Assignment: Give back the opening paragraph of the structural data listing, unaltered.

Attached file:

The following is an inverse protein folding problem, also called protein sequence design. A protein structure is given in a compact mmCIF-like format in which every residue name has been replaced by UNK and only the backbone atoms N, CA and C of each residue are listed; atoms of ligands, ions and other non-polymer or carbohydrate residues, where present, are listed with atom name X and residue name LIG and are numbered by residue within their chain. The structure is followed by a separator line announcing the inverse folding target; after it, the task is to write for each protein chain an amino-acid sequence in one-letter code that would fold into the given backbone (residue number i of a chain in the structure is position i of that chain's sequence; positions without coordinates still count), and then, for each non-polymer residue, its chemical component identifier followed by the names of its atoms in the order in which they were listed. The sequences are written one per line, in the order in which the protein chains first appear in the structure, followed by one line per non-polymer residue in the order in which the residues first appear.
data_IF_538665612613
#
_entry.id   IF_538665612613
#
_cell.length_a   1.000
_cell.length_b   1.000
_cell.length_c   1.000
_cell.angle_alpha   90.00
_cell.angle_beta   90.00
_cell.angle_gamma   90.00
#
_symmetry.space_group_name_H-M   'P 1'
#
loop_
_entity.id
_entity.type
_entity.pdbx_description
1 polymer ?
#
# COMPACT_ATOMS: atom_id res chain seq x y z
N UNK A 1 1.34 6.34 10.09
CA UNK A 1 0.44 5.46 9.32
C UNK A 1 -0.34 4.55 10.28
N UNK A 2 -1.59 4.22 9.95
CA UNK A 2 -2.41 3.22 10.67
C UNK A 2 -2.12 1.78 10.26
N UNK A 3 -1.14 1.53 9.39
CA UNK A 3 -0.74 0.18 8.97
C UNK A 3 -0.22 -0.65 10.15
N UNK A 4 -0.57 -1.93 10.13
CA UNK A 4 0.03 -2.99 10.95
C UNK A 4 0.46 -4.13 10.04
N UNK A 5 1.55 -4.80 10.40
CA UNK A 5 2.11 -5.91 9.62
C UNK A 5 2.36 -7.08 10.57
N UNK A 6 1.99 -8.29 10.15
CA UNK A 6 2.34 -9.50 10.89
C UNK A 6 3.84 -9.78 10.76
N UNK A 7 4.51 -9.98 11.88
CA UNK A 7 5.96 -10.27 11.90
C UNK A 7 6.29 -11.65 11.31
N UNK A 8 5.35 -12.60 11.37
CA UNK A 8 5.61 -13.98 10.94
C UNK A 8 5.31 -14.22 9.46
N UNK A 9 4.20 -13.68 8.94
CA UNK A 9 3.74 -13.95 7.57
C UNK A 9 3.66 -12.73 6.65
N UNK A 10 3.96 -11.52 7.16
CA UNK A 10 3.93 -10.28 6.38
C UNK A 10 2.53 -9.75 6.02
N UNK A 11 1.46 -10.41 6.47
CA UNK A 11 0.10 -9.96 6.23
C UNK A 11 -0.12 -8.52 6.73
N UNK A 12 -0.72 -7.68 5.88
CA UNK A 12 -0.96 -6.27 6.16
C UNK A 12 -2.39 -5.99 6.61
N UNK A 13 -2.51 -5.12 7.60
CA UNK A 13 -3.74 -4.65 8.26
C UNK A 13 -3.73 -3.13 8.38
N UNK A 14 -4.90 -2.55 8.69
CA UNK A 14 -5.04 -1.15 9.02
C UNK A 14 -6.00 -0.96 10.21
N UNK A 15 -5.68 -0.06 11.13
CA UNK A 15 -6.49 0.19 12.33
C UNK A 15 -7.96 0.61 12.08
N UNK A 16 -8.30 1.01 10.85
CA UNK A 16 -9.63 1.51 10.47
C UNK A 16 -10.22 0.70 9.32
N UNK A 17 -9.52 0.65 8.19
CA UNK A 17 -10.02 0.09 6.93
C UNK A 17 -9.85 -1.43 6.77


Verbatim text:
The following is an inverse protein folding problem, also called protein sequence design. A protein structure is given in a compact mmCIF-like format in which every residue name has been replaced by UNK and only the backbone atoms N, CA and C of each residue are listed; atoms of ligands, ions and other non-polymer or carbohydrate residues, where present, are listed with atom name X and residue name LIG and are numbered by residue within their chain. The structure is followed by a separator line announcing the inverse folding target; after it, the task is to write for each protein chain an amino-acid sequence in one-letter code that would fold into the given backbone (residue number i of a chain in the structure is position i of that chain's sequence; positions without coordinates still count), and then, for each non-polymer residue, its chemical component identifier followed by the names of its atoms in the order in which they were listed. The sequences are written one per line, in the order in which the protein chains first appear in the structure, followed by one line per non-polymer residue in the order in which the residues first appear.